The Other Side of the Economic Story | ETF Trends

What the Nobel Laureate is not telling us

By J. Richard Fredericks, Main Management

Author’s Note: Readers should be aware that, while we participated in the last Presidential election, we did not cast a vote for either major party candidate. We believe in the two-party system since liberals and conservatives need each other, as the right course of action can generally be found between the back and forth of their two positions. That said, to totally sign on with one or the other party gives away too much independence of thought in our opinion. As an independent, one need not to have to blindly support either the party view or all of their representatives. Only as an independent person, can one exercise contempt evenly and view success or failure dispassionately. But as an American, it is important in one’s critique of any President to give him/her a chance; to observe them closely; applaud what is sound; criticize what isn’t; and wish them well. With respect to our current President, our view is that, while he daily violates the norms of civility, decorum, and deportment, his policies haven’t been ideologically extreme, but temperamentally extreme. Based on the data below, it would be difficult for an observer not to conclude that President Trump has generated some notable economic success.

In the June 17th edition of the New York Times, Nobel Laureate, Professor Paul Krugman, in his editorial column entitled “Why Isn’t Trump a Real Populist?”, wrote several things …

… “why has Trump been unwilling to do anything, and I mean anything, to help the people who installed him in the White House?”

… “In 2016, on the campaign trail, Trump sounded as if he might be a European-style populist, blending racism with support for social programs that benefit white people. He even promised to raise taxes on the rich, himself included.”

… “Since taking office, however, he has relentlessly favored the wealthy over members of the working class, whatever their skin color. His only major legislative success was a huge break for corporations and business owners; the handful of crumbs thrown at ordinary families was so small that most people believe they got nothing at all.”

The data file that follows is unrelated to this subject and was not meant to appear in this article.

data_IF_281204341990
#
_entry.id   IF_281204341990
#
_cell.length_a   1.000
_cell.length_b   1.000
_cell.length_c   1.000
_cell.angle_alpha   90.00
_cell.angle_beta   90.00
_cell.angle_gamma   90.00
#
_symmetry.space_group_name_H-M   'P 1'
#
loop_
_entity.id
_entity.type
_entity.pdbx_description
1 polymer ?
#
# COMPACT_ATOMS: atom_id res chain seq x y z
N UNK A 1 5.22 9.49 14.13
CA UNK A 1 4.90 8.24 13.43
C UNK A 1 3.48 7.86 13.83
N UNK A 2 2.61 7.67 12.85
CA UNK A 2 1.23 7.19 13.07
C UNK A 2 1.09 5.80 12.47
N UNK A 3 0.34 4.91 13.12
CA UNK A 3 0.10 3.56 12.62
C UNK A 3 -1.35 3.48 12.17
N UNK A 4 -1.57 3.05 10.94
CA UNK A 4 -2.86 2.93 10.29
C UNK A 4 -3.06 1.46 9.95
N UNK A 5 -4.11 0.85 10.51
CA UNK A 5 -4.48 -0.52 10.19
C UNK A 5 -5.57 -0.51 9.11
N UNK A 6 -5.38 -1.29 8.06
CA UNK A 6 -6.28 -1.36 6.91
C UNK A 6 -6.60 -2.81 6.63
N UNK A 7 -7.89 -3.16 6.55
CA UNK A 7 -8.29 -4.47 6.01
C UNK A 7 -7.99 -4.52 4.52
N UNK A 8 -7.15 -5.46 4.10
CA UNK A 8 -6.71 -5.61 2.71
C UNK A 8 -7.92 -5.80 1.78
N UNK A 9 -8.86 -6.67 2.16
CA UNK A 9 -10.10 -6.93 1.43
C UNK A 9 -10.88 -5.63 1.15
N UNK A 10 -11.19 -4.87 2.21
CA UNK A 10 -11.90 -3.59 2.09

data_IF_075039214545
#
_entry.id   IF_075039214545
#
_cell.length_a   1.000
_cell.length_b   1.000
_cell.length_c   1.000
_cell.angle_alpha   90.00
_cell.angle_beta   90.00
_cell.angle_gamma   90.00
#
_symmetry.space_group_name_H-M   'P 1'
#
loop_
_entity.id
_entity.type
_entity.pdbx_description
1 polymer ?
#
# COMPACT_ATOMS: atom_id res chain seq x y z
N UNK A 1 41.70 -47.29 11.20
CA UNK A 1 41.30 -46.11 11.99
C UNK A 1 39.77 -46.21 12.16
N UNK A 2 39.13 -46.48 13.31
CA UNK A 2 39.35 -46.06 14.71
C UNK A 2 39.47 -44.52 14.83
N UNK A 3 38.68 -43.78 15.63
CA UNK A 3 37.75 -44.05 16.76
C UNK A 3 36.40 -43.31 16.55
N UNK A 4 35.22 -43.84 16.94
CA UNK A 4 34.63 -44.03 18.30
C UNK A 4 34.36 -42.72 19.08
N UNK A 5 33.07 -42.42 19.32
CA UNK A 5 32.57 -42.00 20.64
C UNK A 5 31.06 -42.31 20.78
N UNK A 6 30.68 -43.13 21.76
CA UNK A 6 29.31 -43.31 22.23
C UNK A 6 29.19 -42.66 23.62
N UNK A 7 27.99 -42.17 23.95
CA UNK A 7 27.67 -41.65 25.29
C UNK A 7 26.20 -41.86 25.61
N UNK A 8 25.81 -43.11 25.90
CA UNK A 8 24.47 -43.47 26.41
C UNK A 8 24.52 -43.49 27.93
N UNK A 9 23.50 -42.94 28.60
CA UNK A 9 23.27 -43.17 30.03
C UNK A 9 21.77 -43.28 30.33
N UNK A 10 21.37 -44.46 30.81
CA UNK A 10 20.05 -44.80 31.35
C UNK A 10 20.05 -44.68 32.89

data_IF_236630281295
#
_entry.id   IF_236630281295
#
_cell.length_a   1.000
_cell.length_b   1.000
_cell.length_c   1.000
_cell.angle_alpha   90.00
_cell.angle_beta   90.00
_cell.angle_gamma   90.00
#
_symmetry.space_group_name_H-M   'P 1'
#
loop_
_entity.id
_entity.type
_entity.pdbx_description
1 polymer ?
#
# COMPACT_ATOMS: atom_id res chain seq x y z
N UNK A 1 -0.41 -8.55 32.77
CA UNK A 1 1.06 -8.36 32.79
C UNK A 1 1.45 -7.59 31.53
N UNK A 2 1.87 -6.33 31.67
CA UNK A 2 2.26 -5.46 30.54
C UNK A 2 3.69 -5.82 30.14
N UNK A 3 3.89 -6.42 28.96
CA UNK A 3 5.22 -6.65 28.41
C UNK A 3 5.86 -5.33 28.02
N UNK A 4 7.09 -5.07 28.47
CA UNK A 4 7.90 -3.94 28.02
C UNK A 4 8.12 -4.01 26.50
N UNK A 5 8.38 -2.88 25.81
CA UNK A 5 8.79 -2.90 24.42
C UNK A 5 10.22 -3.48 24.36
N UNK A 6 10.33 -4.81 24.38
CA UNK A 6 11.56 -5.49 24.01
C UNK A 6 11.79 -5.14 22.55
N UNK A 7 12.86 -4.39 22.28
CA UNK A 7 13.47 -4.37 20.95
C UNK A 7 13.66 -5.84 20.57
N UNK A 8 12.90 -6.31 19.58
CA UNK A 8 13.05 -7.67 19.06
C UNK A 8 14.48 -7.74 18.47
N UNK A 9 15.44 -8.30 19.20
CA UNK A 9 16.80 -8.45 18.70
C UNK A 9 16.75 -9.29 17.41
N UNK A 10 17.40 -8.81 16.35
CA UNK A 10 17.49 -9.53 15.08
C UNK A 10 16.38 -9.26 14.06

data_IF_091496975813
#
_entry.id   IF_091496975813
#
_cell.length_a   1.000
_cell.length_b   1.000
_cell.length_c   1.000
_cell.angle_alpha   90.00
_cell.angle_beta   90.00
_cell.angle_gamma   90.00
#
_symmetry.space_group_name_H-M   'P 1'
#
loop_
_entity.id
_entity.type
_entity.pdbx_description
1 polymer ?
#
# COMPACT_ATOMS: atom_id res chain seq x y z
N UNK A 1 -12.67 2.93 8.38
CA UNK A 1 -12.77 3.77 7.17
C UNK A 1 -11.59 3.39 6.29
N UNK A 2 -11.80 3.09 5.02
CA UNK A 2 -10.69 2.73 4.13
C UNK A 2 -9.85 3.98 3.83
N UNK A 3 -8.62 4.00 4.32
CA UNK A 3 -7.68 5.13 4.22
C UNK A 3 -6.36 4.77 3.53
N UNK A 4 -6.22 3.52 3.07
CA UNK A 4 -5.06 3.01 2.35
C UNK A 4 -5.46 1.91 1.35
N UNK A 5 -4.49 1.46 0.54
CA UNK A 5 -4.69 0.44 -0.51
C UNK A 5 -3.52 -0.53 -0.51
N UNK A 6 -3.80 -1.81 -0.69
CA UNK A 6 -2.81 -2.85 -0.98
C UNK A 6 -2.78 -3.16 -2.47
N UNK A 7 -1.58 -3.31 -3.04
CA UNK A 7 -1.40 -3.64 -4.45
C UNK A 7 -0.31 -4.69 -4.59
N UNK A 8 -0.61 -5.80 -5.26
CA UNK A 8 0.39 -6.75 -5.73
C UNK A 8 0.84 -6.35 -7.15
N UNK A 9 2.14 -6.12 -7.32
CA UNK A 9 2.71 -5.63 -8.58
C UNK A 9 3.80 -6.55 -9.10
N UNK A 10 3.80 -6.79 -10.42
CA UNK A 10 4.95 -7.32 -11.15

Reflecting the above, we believe there is an extensive amount of data that Professor Krugman has either not seen, or perhaps has chosen to ignore, but needs to be recognized and acknowledged.  We feel the following is relevant to whether the Krugman quotes above have merit.

There has been a dramatic pickup in GDP so far under the Trump policies as can be seen in the table below sourced by the St. Louis Federal Reserve. Many felt that a Trump Presidency would definitely not be characterized by any acceleration in GDP due the belief that 2% or less growth was the “new normal” … or worse, that we would move directly into a recession. President Obama famously said that “President Trump would need a magic wand to get to 4% GDP”.  Notably, that level was achieved in the 2nd quarter of 2018 when GDP registered a growth rate of 4.16%. While that level of growth has not been sustained, the annualized quarterly growth rate for 2018 was impressive at 2.98% and for the past four quarters, the average has been even better at 3.19%. There is a major difference between a 2% GDP and a 3% GDP. Some, when queried, would say the difference is “1%” when, mathematically, it is really a 50% step-up. So, the GDP attained so far in the Trump administration far exceeds the GDP achievements of both President Obama and President Bush.

We would remind readers that one of the longest stretches of time without a year registering 3% growth in GDP was the four-year time frame from 1929 to 1933 that encompassed the Depression years. There was one other three-year period, from 1945 to 1947, when GDP failed to reach the 3% growth threshold. Regrettably, however, the Obama Presidency failed to achieve GDP growth in excess of 3% in any of his 8 years in office. Some would correctly note that President Obama inherited a difficult economy, but the economic recovery took hold just 9 months into his Presidency, leaving 39 months to enjoy a strong rebound from those depressed levels. That didn’t happen.

Click here to read the entire article on Main Management’s website.